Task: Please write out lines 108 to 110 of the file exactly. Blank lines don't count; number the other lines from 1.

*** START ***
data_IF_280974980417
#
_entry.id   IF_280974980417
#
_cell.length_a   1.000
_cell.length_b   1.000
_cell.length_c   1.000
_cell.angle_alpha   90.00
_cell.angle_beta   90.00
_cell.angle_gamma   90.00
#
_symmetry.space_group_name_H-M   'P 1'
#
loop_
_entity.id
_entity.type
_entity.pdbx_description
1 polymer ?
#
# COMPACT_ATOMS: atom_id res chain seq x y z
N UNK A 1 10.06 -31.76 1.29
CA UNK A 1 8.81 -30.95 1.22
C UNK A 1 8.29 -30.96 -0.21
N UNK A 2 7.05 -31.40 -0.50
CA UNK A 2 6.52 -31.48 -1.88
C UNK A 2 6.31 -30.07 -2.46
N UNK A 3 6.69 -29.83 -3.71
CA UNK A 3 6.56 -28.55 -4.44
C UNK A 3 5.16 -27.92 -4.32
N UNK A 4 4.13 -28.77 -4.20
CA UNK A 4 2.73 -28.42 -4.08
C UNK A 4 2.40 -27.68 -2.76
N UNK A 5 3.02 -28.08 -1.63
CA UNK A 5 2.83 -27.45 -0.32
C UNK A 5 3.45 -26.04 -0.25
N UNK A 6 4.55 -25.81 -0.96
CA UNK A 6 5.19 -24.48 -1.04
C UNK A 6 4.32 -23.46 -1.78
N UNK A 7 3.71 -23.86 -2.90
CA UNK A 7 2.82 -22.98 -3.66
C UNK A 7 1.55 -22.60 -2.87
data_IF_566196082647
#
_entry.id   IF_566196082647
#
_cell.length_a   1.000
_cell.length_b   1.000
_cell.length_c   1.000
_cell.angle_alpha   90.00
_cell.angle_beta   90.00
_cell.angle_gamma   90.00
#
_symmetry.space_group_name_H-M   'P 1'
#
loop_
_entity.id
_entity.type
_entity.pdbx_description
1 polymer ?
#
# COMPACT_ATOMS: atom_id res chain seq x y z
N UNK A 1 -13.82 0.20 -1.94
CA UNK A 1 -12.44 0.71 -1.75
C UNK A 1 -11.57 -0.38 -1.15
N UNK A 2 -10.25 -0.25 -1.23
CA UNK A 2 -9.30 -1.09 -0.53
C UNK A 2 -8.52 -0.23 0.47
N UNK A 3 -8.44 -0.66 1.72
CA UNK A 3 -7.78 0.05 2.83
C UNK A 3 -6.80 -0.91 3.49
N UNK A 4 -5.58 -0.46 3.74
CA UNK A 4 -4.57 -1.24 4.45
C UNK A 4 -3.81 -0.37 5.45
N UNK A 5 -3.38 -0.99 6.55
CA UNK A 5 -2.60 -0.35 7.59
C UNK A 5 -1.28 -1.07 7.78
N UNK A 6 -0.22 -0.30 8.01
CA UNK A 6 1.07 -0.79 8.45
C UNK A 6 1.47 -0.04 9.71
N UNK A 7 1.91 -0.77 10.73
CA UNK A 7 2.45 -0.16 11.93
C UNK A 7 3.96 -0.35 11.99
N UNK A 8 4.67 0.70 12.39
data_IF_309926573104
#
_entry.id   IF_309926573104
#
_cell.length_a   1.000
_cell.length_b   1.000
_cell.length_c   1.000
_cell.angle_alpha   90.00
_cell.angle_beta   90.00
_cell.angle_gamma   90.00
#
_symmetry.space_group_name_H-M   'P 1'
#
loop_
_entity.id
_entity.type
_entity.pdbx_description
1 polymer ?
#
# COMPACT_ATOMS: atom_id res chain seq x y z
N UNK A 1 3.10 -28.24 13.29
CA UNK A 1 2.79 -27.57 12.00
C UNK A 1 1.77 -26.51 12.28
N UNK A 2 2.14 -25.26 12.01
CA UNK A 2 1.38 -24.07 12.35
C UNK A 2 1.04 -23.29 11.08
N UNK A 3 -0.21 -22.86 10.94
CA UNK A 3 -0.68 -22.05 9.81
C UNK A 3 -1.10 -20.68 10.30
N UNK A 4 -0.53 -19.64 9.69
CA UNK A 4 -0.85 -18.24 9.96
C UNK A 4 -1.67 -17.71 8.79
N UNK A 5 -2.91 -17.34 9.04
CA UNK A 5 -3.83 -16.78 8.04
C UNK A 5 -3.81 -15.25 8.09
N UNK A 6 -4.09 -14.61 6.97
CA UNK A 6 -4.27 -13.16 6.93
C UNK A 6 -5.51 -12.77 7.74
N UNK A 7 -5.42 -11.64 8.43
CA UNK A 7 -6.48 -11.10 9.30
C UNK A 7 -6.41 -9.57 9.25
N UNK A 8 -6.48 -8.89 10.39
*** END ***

CA UNK A 2 1.38 -24.07 12.35
C UNK A 2 1.04 -23.29 11.08
N UNK A 3 -0.21 -22.86 10.94